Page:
About one year ago Paola Donati, the artistic director of Fondazione Teatro Due in Parma (Italy), and I started to think about the value and meaning of the practice we call participatory theatre, which has become common all over Europe in the last 15 years.
Beyond the many definitions that try to frame this genre in a historical-theatrical vision (social theatre, social theatre of art, theatre of frailties…), what immediately struck us is its dual nature, which brings opportunities and risks. Also, in my experiences with participatory theatre and my work as a theatre educator with non-professionals, I have often had the chance to verify, on the one hand, theatre’s tendency towards social politics regarding the weaker parts of society (such as refugees or disabled people), and, on the other, an opposing tendency towards exploiting the non-professional actor as the new paradigm of contemporary theatre.
"Everything started in a void, an absence. By observing a lack of bridges [...] between those who are starting out on their life path and those who keep the secrets and memories of it."
The border which we are navigating – the one that separates professional and non-professional actors, theatre and polis, artistic research and political necessity – questions not only the function of theatre in today’s world, but calls above all for an evaluation of the competences and needs that inhabit our times, our cities and our theatres.
This is the basis on which Così vicino. Così lontano was born. It was the first step of a multi-phase project that aims to connect different parts and different ages of the city. Everything started in a void, an absence. By observing a lack of bridges—or relationships—between those who are starting out on their life path and those who keep the secrets and memories of it. The elderly and children. Opposite and complementary poles of a never-ending circle.
The engine driving forward the research on these two realities has been a group of 40 university students who started a lab where they could meet with seven children once every two weeks, have them play theatre and ask them questions about their lives.
As a first step, we went in small groups of students and kids to day centres for the elderly, nursing homes, ballrooms and different organisations in the city. As a second step, we asked the elderly men and women of the city to come to the theatre with us. We could call it a narrative barter: a way of having people experience different places in the city.
This first research phase was central to connecting the actors involved in the project—kids, students and the elderly—and to creating a new map of the city, a map made of subtle relationships, like in Invisible Cities by Italo Calvino. In this way, the theatre became an active catalyst in people’s lives, mixing gazes and points of view, ideas, stories and utopias. But how were we going to transform the many meetings, the stories we gathered, the perspectives, the entire process, into a theatrical form?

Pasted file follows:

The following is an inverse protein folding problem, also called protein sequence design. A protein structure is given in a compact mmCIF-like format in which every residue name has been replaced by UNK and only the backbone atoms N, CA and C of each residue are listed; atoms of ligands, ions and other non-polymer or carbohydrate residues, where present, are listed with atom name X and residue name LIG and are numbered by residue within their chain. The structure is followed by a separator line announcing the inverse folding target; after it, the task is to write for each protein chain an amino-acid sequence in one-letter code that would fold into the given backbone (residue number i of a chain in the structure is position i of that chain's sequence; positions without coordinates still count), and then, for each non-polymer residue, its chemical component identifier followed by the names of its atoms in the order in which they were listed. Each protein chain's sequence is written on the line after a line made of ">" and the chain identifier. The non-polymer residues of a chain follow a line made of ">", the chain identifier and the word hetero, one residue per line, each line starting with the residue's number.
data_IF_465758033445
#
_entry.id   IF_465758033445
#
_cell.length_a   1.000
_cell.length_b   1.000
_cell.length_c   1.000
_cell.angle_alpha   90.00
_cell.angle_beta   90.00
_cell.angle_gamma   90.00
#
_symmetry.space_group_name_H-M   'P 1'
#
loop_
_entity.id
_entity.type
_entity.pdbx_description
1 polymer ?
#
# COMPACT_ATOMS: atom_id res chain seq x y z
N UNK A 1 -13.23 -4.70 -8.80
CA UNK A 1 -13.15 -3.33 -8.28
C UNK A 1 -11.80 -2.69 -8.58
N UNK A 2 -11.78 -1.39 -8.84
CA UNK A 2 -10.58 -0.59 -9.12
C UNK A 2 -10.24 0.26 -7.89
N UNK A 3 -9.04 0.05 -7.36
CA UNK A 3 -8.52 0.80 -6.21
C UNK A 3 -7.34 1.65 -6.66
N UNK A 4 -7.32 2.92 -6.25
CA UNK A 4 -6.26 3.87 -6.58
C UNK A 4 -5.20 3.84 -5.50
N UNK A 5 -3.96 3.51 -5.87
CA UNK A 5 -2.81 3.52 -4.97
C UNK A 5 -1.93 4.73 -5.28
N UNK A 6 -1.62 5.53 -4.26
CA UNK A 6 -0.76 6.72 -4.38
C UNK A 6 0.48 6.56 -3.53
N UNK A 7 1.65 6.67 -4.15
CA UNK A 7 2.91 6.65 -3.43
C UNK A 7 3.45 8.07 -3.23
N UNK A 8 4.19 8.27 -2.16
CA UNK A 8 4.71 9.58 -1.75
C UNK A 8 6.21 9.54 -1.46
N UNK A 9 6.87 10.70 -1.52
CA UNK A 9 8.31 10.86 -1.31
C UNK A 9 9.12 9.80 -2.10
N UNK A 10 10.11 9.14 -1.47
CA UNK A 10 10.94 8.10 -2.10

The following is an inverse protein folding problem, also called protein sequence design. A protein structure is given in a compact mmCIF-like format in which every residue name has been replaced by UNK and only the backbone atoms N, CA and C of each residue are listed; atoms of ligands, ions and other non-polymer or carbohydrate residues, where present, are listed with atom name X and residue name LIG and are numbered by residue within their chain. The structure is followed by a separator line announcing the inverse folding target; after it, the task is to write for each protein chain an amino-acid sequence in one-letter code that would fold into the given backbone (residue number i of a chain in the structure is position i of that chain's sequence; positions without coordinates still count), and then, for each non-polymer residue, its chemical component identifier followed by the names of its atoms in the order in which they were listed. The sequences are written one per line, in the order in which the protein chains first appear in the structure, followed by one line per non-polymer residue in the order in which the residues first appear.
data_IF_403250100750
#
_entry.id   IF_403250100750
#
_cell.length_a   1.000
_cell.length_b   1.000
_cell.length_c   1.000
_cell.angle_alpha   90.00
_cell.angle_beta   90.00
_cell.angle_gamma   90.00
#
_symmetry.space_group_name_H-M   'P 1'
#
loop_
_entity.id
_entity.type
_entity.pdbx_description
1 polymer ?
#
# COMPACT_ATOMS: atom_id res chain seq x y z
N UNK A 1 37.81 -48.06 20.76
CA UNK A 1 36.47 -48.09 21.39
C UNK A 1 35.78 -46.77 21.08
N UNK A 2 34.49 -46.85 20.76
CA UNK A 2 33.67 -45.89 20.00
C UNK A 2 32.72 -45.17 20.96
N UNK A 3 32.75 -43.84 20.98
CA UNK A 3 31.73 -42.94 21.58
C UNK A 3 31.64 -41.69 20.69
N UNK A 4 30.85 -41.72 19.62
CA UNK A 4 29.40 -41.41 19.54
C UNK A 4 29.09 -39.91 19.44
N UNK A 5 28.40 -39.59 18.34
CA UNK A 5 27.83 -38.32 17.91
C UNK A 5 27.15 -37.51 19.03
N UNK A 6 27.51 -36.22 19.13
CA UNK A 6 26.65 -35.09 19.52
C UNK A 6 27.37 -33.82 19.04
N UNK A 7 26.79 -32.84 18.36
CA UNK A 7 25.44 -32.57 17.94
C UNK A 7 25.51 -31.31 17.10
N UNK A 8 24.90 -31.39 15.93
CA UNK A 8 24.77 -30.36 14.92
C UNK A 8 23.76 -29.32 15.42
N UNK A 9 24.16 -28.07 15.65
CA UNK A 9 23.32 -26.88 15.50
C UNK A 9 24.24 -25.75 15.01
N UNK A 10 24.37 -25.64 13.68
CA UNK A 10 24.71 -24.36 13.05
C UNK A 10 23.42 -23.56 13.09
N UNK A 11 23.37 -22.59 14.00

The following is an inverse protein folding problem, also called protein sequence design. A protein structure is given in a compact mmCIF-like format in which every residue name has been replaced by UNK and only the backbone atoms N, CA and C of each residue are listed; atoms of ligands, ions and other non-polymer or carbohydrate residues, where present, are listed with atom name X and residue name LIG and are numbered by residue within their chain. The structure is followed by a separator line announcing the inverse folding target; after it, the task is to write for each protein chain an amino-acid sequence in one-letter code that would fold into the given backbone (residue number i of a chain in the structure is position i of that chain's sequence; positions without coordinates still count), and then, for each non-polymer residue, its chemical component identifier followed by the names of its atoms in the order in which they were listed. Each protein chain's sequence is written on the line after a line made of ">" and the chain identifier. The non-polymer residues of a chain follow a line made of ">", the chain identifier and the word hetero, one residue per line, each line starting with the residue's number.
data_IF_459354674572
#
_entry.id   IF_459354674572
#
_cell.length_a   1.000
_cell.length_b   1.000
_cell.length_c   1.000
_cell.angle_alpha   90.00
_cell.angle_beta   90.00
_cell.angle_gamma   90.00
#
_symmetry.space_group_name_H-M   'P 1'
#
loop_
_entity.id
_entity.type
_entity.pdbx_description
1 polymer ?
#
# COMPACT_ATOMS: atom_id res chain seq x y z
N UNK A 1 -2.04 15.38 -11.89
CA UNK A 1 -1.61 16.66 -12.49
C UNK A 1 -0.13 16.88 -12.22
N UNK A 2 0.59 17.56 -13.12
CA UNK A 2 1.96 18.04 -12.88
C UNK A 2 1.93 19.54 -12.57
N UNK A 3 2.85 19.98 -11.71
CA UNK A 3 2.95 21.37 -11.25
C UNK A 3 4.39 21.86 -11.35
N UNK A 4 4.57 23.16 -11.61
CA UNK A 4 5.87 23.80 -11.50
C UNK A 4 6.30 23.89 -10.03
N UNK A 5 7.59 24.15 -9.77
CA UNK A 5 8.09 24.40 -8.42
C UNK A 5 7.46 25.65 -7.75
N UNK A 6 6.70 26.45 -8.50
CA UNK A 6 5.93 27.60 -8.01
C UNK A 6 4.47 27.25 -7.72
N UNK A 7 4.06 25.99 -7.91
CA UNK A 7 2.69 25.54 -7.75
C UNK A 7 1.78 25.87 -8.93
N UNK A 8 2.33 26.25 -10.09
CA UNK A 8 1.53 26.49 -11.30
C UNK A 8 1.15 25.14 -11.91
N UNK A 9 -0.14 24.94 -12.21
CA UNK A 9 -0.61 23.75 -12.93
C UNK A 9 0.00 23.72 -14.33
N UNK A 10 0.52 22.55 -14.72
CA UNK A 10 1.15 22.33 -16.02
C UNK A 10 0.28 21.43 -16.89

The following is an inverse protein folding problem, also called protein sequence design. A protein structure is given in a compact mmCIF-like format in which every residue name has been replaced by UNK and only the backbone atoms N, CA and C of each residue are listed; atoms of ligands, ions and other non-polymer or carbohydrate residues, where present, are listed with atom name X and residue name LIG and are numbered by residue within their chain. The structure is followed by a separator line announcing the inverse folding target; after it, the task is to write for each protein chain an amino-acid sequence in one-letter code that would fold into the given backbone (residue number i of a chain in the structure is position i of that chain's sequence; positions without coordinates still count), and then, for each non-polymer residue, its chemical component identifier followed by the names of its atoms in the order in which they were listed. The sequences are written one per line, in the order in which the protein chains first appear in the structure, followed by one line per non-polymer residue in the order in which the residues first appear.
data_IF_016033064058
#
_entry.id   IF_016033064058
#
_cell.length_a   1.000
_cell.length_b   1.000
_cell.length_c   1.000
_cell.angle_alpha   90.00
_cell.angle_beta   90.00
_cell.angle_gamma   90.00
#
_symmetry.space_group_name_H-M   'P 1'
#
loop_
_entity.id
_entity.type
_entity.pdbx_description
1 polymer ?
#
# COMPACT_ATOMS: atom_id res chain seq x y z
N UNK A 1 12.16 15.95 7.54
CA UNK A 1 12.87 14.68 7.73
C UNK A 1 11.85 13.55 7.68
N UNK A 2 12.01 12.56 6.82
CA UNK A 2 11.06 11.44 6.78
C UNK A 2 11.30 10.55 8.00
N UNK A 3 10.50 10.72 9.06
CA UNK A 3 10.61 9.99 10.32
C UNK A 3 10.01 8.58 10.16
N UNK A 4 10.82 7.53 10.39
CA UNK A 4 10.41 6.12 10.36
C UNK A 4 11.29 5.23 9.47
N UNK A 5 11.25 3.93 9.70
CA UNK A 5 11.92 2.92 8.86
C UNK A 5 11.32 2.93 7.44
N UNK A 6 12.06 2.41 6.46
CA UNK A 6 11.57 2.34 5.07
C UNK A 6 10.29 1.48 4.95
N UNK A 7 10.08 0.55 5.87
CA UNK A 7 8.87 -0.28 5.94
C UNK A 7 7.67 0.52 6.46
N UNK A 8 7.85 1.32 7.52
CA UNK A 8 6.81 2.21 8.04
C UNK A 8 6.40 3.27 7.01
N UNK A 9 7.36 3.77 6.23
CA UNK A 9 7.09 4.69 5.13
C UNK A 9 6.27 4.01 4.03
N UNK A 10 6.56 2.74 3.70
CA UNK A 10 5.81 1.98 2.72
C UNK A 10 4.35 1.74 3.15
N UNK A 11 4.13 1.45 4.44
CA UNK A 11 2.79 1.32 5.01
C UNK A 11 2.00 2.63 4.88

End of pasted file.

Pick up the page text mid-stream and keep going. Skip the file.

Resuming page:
For this first study, we started with The Hour We Knew Nothing of Each Other, a play by Peter Handke in which the actors have no lines, only stage directions. A script of more than fifty pages describes the (extra)ordinary life of a square in a random city in the world. People passing by, laughing, running; men, women, children; greetings, half-stories, faces; imaginary loves, extra-slow movements, prayers; life that runs and flows. This daily flow, which often gives way to dreams and surreal realities, contains the possibility of the encounter: among children (with their way of inhabiting space, both onstage and in real life), the elderly (with their way of observing and telling) and the students (with their thirst for knowledge and their confusion).
An encounter halfway between reality and fiction, between the city and the theatre (as if it were possible to draw real borders between the two).
Many stories, no story?
The sole presence of these bodies that are so different one from another seems to show what spoken word hides letting you discover that everything you are looking for is already there, so near and so far at the same time.
The project, which will continue with a much more complex second step in order to deepen what we just unveiled, made plain a truth that is both ancient and contemporary, necessary in every study today: the need to transform spaces into communal places. Peter Brook’s ‘empty space’ of theatre can be the only one to remind us of this.
Reminiscing the feeling of the first step of Così vicino. Così lontano, I have to think of the ancient Chinese clocks, or hsiang yin, which indicated the passing of time with incense burning and consuming itself. And I think that every time I look for the feeling of things and I try to hold it, it has already gone, and what is left is the contrail of presence that smells of eternity.
Stage Director, Fondazione Teatro Due Parma/Italy
Picone specialised in Theatre Disciplines in Palermo and Bologna. Part of his theatrical activity focuses on theatrical training projects, aimed at the new generations, collaborating with the company of Teatro dell’Argine, Fondazione Teatro Due in Parma and Fondazione Emilia Romagna Teatro.
This article was published in the ETC Casebook Participatory Theatre – A Casebook in Spring 2020.
Read all published articles of Participatory Theatre – A Casebook here
Top photo: © Fonzatione Teatro Due